With the switch to pagination by 1998, paste-up ended, and ad components were assembled on computer screens. Both operators and specialists were assigned work in the various steps of the ad-making process.

According to Arbitrator Irvings, the company argued that ad bank work was eliminated by pagination, and that extra proofreading work that was assigned to ensure accuracy of ads was akin to that which had always been done by operators.

But the Guild, according to Irvings, said that specialists were not "working down" to the level of operators under pagination. Further, he said the company did not use the grievance procedure to negotiate a new pay classification.

The current case arose when Dave Pagano, a Prepub operator, was assigned to substitute for two weeks in the summer of 1999 for Steve Sloan, a specialist.

For one week, the company paid Pagano the daily shift differential of $22.48, known as "small grid" payments, for doing a specialist's work. But the company didn't pay the differential for the other week.

The arbitrator said that Linda Natale, a Prepub manager for two years, and Richard O'Brien, a manager since 1999, testified about the nature of the work under paste-up and pagination.

Irving noted that O'Brien "equivocated" about when specialists first began doing some tasks, and that "Natale's attempt to portray the daily work of the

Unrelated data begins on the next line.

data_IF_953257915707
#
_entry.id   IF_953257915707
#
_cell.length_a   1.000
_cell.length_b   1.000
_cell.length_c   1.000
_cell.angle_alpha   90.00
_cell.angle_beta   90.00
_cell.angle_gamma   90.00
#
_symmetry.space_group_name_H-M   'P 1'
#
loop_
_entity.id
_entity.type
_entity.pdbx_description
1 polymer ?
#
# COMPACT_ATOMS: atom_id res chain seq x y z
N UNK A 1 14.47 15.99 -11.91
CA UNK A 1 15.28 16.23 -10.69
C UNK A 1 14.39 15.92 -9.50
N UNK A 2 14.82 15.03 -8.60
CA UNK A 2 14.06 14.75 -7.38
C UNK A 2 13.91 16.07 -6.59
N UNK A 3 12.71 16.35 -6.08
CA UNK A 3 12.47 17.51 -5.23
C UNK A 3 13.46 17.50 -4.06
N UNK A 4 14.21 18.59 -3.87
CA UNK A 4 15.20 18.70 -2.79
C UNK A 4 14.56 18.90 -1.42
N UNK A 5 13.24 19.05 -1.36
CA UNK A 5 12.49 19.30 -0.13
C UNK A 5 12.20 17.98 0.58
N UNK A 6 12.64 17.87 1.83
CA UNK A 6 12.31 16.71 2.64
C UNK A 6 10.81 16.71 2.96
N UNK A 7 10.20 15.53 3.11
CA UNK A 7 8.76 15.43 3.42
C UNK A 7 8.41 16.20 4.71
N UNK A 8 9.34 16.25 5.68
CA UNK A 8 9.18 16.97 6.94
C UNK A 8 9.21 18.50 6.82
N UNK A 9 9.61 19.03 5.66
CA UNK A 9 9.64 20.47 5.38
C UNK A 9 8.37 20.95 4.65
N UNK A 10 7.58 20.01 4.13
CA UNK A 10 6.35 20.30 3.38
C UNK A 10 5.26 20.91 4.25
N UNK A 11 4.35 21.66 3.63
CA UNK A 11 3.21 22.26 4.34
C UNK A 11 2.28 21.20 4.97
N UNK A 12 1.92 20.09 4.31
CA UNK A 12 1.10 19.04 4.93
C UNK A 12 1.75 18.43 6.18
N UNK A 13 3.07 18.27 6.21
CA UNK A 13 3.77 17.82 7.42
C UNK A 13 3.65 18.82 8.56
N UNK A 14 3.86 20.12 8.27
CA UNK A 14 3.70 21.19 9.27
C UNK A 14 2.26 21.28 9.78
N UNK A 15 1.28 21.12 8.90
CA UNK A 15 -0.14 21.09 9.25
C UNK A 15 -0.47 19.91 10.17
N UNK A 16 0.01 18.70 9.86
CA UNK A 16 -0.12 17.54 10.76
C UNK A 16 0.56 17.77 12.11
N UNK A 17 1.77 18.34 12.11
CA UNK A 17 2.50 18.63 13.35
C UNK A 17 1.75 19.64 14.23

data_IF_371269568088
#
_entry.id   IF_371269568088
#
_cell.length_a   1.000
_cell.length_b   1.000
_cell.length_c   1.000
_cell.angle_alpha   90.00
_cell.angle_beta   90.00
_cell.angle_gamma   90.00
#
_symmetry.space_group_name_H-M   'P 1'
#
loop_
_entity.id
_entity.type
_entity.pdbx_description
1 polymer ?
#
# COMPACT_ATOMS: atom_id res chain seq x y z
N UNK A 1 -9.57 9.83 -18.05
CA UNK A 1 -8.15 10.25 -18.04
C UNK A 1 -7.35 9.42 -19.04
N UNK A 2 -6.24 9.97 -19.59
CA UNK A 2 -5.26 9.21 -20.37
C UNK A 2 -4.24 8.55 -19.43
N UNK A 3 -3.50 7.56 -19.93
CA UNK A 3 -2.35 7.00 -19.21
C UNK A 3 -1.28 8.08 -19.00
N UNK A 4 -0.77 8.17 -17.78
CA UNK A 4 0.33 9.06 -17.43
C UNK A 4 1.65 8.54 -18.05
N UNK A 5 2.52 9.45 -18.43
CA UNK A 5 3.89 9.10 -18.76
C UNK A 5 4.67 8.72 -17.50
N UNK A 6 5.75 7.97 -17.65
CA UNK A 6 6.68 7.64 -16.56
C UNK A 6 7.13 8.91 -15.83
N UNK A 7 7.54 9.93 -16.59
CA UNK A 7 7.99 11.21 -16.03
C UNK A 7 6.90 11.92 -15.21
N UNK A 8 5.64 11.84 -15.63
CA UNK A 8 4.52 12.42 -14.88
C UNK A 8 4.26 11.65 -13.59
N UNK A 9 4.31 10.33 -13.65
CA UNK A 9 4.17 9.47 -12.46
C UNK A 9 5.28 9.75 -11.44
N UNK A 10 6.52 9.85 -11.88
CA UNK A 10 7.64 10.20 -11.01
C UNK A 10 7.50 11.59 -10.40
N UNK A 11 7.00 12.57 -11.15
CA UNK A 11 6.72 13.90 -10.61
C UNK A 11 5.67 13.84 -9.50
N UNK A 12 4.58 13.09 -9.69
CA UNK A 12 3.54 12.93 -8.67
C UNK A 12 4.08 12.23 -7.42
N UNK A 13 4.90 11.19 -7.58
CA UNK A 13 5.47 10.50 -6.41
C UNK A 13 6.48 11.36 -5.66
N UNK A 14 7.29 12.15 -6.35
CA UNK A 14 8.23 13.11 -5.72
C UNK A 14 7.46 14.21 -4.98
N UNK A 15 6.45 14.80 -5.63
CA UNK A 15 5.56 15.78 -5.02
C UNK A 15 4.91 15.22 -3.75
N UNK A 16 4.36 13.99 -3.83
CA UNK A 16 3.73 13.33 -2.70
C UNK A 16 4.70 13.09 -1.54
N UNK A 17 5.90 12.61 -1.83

Prepublishing operators and the Prepublishing specialists as identical was inconsistent with the testimony of Pagano, Sloan, and O'Brien, and was not persuasive."

On the key issue of changes in value of the work performed because of duties changed under pagination, the arbitrator ruled the company had not followed the procedures spelled out by the contract.

While the company argued that higher-paid specialists were actually "working down" in the less skilled tasks of operators, the company had not negotiated or arbitrated a new classification, he said.

"Until such time as an arbitrator rules the Prepublishing specialists are working down to the level of Prepublishing operators, it must be presumed the wage rate accurately reflects the complexities of the job," Irving said.

Since Pagano had worked in the higher classification, he is due the pay differential, the arbitrator said.

Irving said he would stay involved in the case to resolve similar pay disputes in Prepub that might have occurred since the Pagano case; but he said failure to pay small grid in cases before then could not be raised by the Guild, because grievances are supposed to be filed in a "timely" manner.

The ruling that it should have paid a worker $112 cost the company attorney's fees plus $1,529, which is its half of the arbitrator's fee. The Guild's costs are being paid by The Newspaper Guild-Communications Workers of America, which is supporting the local's legal costs during negotiations.

In negotiations, the company has proposed a new rate of pay for specialists and operators, which is midway between the two categories now. (Current specialists would continue to get their higher rate of pay).

The union's proposal is to upgrade operators to the new rate proposed by the company, and to retain the specialists' classification and higher pay rate.

Copyright © 2000 The Providence Newspaper Guild
TNG/CWA Local 31041
270 Westmister St., Providence, Rhode Island 02903
401-421-9466 | Fax: 401-421-9495